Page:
Execute Direct Access Program
In IBM mainframe operating systems, Execute Direct Access Program (XDAP) is a pseudo access method for accessing direct access datasets on a block by block basis. XDAP is more specifically described in the OS System Programmer's Guide.
Existing blocks may be read or updated. The dataset may not be created nor extended using XDAP; for that purpose a true access method is required. XDAP may coexist with BSAM or BPAM, and several OS components are implemented in this way.
DASD address computation
The programmer is responsible for computing the full direct access block identifier, MBBCCHHR. System algorithms are available for calculating the MBBCCHHR from a TTRN. System data, in the form of "track capacity tables", are available for calculating the TTRN from a block number, for any direct access device type. Later versions of the OS facilitate accessing very large capacity devices by using the TRKADDR macro.
List and Execute Forms
List and Execute forms of XDAP are supported, whereby a prototype form, called the List Form, is expanded as data, and a functional form, called the Execute Form, is expanded as instructions. XDAP is also supported conventionally, in which case the two forms are combined and is expanded as inline data and instructions. The use of List and Execute Forms facilitates the development of re-enterable programs.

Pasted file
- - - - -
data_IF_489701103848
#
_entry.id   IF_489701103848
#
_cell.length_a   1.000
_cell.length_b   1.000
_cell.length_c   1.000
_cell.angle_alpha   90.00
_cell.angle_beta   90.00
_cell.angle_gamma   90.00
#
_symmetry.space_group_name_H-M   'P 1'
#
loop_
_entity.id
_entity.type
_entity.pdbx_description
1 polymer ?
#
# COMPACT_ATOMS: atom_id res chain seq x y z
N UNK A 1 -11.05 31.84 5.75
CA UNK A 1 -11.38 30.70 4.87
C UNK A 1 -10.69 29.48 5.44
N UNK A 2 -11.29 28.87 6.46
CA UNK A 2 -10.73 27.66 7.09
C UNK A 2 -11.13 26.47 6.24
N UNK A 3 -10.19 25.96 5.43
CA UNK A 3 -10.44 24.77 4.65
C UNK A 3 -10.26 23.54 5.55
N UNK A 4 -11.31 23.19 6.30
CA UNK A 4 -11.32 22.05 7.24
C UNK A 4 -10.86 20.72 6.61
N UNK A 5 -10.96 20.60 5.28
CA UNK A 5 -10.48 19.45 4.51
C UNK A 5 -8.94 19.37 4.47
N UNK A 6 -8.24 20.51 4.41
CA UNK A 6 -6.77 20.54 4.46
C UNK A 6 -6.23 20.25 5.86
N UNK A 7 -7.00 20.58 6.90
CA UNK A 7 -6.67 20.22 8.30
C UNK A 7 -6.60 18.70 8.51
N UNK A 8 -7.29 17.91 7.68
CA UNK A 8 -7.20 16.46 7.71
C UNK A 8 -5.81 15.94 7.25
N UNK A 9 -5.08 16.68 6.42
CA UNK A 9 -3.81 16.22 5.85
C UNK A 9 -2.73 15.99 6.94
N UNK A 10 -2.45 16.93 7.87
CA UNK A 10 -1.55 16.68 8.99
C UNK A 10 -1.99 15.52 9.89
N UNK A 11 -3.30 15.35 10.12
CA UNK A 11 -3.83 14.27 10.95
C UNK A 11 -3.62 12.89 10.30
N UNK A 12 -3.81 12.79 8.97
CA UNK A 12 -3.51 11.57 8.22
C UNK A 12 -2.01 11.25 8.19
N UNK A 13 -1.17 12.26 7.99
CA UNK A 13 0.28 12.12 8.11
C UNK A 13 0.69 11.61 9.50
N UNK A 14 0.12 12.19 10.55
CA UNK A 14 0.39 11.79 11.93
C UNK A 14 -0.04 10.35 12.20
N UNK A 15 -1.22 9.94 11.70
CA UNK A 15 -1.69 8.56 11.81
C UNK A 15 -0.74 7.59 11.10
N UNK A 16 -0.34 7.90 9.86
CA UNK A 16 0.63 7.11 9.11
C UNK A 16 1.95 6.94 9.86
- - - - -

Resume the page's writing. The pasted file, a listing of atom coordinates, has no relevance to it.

XDAP implicitly invokes EXCP
XDAP results in the EXCP supervisor call being executed, hence Execute Channel Program (EXCP) is implicitly embedded within XDAP. The IOB, which is the sole parameter to EXCP, is included as a data structure within the XDAP macro expansion as are the channel command words.
OPENing an XDAP dataset
XDAP must reference an OPENed DCB and a full direct access identifier. The DCB may be OPENed for input, for output or for input and output ("INOUT"), but all outputs must be update writes of existing blocks as XDAP does not support format writes. BSAM and BPAM are available for executing format writes (writes which add new blocks to the dataset, i.e. the initial or an additional block, and, particularly, the final block).
IOBSPSVC flag for XDAP and SAM and PAM coexistence
The IOBSPSVC flag (logically, the IOB's SAM and PAM SVC flag) is available, and which causes Sequential Access Methods appendages to be bypassed. This enhancement, which was first implemented with SVS, but was not retrofitted to previous versions of the OS, significantly facilitated processing a dataset already OPENed for BSAM or BPAM, while using XDAP. Otherwise, certain SAM and PAM appendages could cause random supervisor storage overlays when presented with certain XDAP channel programs. An obvious circumvention, for pre-SVS systems as IBM did not guarantee system security and data integrity on these systems, was to utilize only those XDAP channel programs which did not also utilize RPS as the RPS-type XDAP channel programs were confusing the SAM and PAM appendages, thereby leading to the supervisor storage overlays.
- IBM System/360 Operating System System Programmer's Guide (PDF). IBM. March 1967. C28-6550-2.
- IBM System/360 Operating System Sequential Access Methods Program Logic Manual (PDF). IBM. January 1967. Y28-6604-1.